Director’s Statement

 

THE CHAPERONE tells the story of two women of different generations, each at the threshold of a major life change. Coming from Wichita, Kansas in 1922, both are trapped in lives too small for their dreams. I was drawn to the script’s depiction of the world as a place where women and their aspirations were mostly circumscribed by the men in their lives, and by men in general. Norma Carlisle is trapped in a sexless marriage, but believes she has no other options. Louise Brooks is a budding artist who refuses to be trapped raising a family like her frustrated mother.

The film shows the ways in which women have always had to rely on one another, becoming the mothers and sisters each other need to fulfill their dreams in a world controlled by men. It is the story of two women who couldn’t be more different from each other, pushing and supporting one another toward self-actualization. It covers this footnote moment to a very, very famous person’s life. Because of who she was and what she stood for—she was a very curious, sexual being and a very open one at the time when sexuality was changing rapidly—naturally, around her, things are shaken to the surface by her presence.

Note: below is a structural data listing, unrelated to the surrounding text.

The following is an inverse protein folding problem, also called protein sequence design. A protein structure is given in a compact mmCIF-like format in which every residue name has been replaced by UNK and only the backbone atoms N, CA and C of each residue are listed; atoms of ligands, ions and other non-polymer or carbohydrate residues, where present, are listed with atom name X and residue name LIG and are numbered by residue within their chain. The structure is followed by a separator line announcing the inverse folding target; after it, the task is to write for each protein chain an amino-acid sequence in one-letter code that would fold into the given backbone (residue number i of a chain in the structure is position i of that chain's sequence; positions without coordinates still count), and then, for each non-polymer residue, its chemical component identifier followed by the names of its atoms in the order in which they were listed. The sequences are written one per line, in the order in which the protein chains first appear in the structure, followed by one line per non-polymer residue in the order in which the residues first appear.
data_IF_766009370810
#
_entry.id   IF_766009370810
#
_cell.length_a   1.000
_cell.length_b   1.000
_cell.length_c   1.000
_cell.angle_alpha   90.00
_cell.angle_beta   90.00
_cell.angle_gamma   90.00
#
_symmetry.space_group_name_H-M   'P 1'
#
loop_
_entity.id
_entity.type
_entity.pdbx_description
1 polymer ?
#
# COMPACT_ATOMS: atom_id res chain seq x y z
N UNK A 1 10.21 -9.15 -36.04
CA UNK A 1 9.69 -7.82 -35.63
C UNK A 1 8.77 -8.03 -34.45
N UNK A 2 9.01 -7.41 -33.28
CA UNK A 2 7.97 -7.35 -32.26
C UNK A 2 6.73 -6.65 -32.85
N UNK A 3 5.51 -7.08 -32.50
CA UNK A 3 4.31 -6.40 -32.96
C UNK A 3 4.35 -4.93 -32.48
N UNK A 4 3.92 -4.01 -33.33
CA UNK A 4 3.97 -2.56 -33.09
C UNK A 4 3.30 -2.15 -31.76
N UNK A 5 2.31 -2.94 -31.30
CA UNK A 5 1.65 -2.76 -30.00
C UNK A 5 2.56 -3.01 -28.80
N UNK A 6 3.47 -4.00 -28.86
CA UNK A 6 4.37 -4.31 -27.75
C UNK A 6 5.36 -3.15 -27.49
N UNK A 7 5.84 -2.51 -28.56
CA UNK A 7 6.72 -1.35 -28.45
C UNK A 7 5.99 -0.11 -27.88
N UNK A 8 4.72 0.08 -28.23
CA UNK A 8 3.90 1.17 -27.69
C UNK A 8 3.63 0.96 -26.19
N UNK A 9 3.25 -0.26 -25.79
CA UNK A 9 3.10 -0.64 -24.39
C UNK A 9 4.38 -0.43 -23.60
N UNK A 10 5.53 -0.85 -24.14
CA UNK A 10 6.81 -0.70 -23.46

What I love about Julian Fellowes’s writing is that he understands that whatever social position, class, or economic stature a person is born into, there are inherent limitations and opportunities to their choices. It’s how they deal with these limitations—the ways in which they accept them, push against them, or defy them—that determine character. The result is the idea that people from vastly different circumstances and situations can find a commonality that allows them to experience their shared humanity.

I believe the central relationship in this story is an important one to portray right now in the midst of the current dialogue within our culture between women, and women and men, about the necessity of women to define and determine their own self-expression, sexuality, and identity.